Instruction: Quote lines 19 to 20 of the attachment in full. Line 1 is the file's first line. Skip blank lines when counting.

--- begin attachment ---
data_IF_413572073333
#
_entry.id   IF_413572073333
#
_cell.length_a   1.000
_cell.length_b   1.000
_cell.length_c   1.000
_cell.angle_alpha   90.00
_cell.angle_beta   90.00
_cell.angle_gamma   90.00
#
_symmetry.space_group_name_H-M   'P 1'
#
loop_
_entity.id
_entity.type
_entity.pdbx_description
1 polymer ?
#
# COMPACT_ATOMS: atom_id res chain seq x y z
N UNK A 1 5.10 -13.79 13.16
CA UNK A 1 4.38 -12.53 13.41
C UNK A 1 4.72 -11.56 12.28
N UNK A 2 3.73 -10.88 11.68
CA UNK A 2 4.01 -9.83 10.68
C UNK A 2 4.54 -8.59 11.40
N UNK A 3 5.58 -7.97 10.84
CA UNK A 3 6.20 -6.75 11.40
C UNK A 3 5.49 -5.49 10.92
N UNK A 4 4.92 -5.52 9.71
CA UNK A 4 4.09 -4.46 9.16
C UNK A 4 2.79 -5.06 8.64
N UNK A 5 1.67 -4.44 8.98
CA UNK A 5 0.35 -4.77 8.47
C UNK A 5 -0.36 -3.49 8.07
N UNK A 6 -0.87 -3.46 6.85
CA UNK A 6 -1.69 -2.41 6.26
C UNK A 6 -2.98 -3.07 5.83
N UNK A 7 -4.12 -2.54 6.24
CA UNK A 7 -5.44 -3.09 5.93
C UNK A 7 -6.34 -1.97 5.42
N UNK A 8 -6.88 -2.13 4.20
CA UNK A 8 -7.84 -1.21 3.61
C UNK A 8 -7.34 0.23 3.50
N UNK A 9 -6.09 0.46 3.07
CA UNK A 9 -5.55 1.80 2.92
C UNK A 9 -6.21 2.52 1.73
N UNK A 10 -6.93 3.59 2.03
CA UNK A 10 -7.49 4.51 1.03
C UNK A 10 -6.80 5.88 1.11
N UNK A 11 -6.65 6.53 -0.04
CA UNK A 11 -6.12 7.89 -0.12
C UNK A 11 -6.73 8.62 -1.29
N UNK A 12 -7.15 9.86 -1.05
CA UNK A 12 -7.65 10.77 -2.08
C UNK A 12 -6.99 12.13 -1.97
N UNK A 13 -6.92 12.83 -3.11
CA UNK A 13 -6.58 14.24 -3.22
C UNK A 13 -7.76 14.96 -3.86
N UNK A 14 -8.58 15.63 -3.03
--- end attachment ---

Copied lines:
#
# COMPACT_ATOMS: atom_id res chain seq x y z